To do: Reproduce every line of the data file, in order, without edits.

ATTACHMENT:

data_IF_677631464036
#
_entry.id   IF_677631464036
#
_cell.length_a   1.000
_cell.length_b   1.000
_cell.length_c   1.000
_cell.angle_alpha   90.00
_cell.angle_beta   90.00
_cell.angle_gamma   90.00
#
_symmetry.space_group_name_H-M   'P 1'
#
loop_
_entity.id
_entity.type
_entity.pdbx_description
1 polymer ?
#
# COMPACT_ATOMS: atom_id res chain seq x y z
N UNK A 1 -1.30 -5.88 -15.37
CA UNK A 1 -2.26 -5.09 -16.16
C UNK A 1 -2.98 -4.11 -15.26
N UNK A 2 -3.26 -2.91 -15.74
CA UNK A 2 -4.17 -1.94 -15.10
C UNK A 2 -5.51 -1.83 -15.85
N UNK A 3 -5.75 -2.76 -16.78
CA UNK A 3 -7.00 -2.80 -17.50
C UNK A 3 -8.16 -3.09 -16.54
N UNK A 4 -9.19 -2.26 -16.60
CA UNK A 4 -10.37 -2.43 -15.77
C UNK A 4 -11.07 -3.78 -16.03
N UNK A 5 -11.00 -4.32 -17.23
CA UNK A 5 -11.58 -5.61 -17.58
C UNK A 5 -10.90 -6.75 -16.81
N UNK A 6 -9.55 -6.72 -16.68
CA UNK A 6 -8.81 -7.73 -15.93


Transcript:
data_IF_677631464036
#
_entry.id   IF_677631464036
#
_cell.length_a   1.000
_cell.length_b   1.000
_cell.length_c   1.000
_cell.angle_alpha   90.00
_cell.angle_beta   90.00
_cell.angle_gamma   90.00
#
_symmetry.space_group_name_H-M   'P 1'
#
loop_
_entity.id
_entity.type
_entity.pdbx_description
1 polymer ?
#
# COMPACT_ATOMS: atom_id res chain seq x y z
N UNK A 1 -1.30 -5.88 -15.37
CA UNK A 1 -2.26 -5.09 -16.16
C UNK A 1 -2.98 -4.11 -15.26
N UNK A 2 -3.26 -2.91 -15.74
CA UNK A 2 -4.17 -1.94 -15.10
C UNK A 2 -5.51 -1.83 -15.85
N UNK A 3 -5.75 -2.76 -16.78
CA UNK A 3 -7.00 -2.80 -17.50
C UNK A 3 -8.16 -3.09 -16.54
N UNK A 4 -9.19 -2.26 -16.60
CA UNK A 4 -10.37 -2.43 -15.77
C UNK A 4 -11.07 -3.78 -16.03
N UNK A 5 -11.00 -4.32 -17.23
CA UNK A 5 -11.58 -5.61 -17.58
C UNK A 5 -10.90 -6.75 -16.81
N UNK A 6 -9.55 -6.72 -16.68
CA UNK A 6 -8.81 -7.73 -15.93